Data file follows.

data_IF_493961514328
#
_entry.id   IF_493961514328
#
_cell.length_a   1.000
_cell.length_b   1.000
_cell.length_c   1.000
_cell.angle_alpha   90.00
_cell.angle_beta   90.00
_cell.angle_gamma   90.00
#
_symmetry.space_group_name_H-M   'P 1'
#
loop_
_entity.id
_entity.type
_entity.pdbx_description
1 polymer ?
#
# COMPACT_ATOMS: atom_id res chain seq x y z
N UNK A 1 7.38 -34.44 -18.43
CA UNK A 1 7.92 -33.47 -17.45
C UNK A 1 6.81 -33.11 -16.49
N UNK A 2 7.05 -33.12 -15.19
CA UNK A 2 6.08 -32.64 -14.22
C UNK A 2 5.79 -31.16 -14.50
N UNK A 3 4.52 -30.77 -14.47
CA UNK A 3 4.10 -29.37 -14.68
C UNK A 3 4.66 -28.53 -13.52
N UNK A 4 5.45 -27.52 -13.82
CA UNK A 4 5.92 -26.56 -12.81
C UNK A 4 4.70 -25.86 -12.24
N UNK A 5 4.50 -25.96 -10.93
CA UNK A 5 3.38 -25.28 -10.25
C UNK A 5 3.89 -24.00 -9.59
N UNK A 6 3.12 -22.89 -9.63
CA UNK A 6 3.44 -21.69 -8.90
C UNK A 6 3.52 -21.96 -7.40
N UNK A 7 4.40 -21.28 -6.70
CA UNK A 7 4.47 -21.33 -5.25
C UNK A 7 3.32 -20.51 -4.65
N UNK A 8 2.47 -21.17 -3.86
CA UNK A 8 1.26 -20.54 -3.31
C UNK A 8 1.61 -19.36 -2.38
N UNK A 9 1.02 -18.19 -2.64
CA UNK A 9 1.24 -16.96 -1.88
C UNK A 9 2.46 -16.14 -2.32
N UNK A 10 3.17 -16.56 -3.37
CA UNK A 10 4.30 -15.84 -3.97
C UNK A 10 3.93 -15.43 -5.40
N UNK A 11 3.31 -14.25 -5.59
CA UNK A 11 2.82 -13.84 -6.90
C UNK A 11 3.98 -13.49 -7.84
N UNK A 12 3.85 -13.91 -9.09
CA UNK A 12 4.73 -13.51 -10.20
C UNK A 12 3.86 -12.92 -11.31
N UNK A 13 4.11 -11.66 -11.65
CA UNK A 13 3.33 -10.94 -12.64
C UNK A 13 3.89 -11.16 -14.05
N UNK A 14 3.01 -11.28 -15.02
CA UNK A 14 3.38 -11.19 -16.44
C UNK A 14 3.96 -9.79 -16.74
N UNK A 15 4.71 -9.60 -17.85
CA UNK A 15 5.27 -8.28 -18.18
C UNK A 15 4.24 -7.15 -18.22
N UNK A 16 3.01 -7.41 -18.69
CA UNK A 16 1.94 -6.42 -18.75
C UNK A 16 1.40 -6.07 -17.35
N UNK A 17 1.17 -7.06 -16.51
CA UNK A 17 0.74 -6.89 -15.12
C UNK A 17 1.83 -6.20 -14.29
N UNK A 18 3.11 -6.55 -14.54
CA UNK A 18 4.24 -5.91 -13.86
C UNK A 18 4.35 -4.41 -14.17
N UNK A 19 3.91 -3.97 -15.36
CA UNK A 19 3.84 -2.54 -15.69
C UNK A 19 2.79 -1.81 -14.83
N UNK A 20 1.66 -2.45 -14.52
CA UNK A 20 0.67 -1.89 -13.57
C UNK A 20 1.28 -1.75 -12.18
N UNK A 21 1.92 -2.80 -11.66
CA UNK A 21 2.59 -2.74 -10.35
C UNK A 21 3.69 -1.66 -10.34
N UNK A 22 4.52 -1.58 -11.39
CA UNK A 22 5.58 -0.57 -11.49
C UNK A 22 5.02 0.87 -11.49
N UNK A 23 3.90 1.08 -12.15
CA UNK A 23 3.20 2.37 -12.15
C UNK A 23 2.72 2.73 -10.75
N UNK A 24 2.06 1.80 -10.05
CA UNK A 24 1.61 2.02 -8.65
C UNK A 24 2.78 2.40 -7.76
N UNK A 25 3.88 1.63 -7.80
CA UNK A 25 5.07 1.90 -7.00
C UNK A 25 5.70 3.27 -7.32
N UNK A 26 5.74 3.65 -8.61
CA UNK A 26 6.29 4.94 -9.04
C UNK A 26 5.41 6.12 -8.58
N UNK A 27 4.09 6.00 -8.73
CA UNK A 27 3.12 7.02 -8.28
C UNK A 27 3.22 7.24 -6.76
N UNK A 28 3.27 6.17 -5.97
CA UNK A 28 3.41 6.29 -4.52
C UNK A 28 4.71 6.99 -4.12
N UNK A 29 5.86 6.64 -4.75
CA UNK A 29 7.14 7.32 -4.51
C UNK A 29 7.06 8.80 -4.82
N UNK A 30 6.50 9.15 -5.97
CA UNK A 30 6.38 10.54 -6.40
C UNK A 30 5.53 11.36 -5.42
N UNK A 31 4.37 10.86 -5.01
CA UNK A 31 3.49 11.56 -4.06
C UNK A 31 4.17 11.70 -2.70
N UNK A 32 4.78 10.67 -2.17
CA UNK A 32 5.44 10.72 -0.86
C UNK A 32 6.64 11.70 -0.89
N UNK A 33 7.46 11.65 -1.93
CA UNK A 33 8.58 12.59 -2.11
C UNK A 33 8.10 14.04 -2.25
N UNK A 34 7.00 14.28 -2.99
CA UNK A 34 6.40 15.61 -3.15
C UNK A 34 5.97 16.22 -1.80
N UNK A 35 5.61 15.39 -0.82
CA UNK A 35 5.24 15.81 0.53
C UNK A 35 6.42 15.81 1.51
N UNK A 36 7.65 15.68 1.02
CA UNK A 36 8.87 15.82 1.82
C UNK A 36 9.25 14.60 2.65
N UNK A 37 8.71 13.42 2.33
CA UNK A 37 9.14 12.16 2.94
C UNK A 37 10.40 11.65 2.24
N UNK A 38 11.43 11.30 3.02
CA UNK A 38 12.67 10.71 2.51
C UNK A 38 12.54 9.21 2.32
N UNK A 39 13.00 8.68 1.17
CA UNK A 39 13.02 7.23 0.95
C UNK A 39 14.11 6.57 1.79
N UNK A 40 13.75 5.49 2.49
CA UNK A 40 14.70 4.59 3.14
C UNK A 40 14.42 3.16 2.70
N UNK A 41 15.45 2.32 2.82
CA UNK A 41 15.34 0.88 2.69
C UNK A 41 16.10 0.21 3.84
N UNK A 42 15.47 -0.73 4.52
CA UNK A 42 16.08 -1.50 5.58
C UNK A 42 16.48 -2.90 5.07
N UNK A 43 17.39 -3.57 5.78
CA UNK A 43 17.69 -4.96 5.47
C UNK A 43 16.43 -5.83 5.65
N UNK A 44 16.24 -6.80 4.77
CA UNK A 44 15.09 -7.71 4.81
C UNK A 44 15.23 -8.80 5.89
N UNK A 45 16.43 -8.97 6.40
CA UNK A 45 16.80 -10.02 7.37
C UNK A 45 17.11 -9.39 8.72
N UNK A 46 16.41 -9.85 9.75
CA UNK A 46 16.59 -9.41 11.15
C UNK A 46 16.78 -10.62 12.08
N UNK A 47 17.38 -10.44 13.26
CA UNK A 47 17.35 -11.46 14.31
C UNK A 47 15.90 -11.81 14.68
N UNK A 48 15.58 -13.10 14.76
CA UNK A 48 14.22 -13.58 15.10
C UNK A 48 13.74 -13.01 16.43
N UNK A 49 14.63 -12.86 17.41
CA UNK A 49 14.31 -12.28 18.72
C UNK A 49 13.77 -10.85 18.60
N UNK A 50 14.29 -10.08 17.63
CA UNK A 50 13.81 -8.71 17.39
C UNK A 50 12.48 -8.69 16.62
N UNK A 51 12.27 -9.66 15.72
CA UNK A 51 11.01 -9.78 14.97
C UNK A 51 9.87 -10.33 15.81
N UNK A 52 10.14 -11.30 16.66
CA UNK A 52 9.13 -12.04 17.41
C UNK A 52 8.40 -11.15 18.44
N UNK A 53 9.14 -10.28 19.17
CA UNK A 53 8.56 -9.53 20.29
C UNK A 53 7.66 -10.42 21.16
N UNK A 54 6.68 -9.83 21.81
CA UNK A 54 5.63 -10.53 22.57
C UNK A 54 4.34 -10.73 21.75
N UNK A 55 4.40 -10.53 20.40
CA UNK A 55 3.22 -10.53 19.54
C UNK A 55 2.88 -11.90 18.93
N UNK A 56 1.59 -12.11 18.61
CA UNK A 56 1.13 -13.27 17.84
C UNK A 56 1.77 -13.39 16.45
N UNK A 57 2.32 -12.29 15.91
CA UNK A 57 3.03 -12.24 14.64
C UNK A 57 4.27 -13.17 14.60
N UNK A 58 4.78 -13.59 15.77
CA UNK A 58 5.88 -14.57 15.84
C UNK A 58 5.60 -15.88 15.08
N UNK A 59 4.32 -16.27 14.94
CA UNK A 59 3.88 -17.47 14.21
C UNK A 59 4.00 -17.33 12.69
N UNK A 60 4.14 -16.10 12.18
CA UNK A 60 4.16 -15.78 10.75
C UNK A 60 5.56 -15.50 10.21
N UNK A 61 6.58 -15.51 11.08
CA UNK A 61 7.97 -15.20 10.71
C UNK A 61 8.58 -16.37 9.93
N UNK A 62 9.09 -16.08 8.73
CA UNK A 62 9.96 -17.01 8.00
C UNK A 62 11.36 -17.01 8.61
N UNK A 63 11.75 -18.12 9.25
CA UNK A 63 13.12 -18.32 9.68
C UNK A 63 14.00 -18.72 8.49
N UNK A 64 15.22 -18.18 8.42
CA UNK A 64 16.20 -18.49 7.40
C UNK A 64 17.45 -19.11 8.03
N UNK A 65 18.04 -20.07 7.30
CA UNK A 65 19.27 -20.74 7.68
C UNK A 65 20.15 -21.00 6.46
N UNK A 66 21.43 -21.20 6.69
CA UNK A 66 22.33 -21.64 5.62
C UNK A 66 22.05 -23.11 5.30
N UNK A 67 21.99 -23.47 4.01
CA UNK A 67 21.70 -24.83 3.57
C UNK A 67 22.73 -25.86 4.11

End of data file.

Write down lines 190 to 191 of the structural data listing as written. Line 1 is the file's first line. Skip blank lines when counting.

CA UNK A 57 3.03 -12.24 14.64
C UNK A 57 4.27 -13.17 14.60